- Gum Disease: Untreated gingivitis can progress to periodontal disease, which affects the tissues and bones supporting the teeth. Signs of gum disease include bad breath, redness or swelling of the gums and loose teeth.
- Tooth Decay: Maltese Shih Tzus can develop cavities or dental caries, especially if their teeth aren’t properly cared for. Tooth decay can cause pain, discomfort and even tooth loss if left untreated.
Signs That Your Maltese Shih Tzu May Be Teething
During the teething process, puppies may exhibit certain signs that indicate they are experiencing discomfort. Look out for these common signs of teething in your Maltese Shih Tzu:
- Increased chewing behavior, especially on objects or toys
- Swollen or sensitive gums
- Excessive drooling
- Reluctance to eat or decreased appetite
- Irritability or restlessness
When Do Maltese Shih Tzus Lose Their Baby Milk Teeth?
Maltese Shih Tzus start losing their baby milk teeth during the puppy teething stage, which typically occurs between 3 to 6 months of age. As their adult teeth emerge, the baby teeth gradually loosen and fall out. It’s important to monitor this transition to ensure all baby teeth are replaced by the permanent adult teeth.
When Do Maltese Shih Tzus Stop Teething?
The teething process in Maltese Shih Tzus usually concludes by the time they reach 6 months of age. By this stage, they should have their full set of adult teeth and the discomfort associated with teething should subside.
What Should You Do When Your Maltese Shih Tzu is Teething?
When your Maltese Shih Tzu is teething, there are several steps you can take to provide relief and support their dental health:
- Offer appropriate chew toys designed for teething puppies.
- Provide frozen washcloths or chilled teething toys to alleviate sore gums.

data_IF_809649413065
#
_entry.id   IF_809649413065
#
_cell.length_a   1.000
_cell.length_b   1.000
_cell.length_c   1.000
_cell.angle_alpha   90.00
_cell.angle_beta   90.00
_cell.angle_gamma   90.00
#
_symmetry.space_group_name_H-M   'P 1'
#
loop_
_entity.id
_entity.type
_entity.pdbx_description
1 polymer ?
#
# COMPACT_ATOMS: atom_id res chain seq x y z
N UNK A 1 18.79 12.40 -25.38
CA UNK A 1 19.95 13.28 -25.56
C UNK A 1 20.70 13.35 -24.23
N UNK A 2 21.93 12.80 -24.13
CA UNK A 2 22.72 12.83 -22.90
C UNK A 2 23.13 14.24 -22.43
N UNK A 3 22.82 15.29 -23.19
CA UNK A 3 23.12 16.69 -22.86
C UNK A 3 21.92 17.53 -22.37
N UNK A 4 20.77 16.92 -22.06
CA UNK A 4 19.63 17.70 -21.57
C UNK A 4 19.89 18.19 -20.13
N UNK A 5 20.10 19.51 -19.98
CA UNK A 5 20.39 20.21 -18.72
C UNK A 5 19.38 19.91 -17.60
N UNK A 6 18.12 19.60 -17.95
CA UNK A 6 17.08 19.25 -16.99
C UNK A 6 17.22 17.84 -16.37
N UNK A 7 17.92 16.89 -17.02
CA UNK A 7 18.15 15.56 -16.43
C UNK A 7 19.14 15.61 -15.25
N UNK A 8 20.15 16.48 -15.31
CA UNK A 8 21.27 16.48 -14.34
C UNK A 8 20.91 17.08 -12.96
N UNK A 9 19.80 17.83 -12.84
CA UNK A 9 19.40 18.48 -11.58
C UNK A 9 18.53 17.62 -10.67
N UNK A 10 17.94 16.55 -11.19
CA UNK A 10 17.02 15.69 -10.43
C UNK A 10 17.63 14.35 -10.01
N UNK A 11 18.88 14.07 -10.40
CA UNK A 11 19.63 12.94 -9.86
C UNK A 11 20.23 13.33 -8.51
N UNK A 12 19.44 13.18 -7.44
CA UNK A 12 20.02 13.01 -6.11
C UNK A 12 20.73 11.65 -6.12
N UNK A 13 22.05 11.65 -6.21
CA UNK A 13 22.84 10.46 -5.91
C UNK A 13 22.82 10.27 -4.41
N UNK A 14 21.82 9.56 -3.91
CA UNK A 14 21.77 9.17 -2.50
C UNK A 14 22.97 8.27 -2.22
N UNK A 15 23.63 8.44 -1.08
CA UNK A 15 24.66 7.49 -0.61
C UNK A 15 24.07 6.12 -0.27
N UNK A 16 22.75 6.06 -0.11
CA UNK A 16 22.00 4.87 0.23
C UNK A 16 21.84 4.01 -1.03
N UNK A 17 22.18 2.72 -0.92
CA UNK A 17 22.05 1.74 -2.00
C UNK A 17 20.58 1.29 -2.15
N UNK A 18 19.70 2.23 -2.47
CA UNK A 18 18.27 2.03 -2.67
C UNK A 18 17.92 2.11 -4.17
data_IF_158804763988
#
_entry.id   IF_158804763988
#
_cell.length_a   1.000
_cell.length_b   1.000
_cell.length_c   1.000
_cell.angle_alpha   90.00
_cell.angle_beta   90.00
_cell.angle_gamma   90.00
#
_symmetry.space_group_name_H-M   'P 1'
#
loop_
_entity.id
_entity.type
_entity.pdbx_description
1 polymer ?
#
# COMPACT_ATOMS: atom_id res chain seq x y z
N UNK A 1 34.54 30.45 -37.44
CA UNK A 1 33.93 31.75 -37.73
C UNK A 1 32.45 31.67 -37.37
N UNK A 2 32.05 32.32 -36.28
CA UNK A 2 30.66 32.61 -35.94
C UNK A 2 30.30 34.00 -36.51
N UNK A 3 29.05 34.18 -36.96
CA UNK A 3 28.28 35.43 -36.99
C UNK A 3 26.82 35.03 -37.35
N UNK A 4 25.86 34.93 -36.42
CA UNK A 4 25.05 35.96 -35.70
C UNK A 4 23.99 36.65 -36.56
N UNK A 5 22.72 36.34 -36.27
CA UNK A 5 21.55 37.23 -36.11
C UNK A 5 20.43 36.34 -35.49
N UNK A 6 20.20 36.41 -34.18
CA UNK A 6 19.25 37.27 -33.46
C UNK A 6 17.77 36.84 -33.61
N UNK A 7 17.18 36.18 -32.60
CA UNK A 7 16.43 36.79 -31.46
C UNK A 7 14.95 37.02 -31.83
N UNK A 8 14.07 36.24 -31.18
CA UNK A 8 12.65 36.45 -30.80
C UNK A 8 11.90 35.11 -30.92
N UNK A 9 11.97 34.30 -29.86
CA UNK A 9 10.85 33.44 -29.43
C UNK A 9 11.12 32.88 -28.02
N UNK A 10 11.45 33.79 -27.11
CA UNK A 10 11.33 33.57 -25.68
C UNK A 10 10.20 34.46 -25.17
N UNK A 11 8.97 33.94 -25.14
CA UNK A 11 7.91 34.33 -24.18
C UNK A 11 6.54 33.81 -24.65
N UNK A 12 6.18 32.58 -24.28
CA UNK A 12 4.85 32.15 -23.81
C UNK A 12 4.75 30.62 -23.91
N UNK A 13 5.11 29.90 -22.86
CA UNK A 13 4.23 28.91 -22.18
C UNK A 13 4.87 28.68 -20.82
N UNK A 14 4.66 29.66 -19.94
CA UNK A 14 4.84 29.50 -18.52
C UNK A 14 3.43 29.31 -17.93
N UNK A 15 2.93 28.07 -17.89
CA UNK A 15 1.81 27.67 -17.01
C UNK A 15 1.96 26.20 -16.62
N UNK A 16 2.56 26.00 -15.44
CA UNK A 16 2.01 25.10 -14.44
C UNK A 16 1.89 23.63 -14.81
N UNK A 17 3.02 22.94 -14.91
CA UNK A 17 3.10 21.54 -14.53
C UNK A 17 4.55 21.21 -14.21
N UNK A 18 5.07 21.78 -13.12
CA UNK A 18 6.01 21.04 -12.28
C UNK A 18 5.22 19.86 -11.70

- Regularly inspect their mouth for any signs of dental issues or retained baby teeth.
- Ensure a balanced diet that promotes dental health and avoids excessive sugary treats.
Tips for Preventing Dental Issues in Maltese Shih Tzus
Prevention is key to maintaining your Maltese Shih Tzu’s oral health. Here are some essential tips for preventing dental issues:
- Establish a regular dental care routine, including daily tooth brushing using a dog-specific toothpaste.
- Provide dental treats or toys that aid in removing plaque and tartar buildup.
- Schedule regular dental check-ups and professional cleanings with your veterinarian.
- Choose a high-quality dog food that promotes dental health and avoids excessive sugars or fillers.
By implementing these preventive measures, you can significantly reduce the risk of dental problems in your Maltese Shih Tzu and ensure their long-term oral health.
Caring for your Maltese Shih Tzu’s teeth is vital for their overall well-being. Understanding the number, types and size of their teeth, as well as the teething process, common dental issues and preventive measures, allows you to be a proactive and responsible dog owner. By prioritizing dental care and seeking professional guidance when needed, you can help your furry companion maintain a healthy and happy smile for years to come.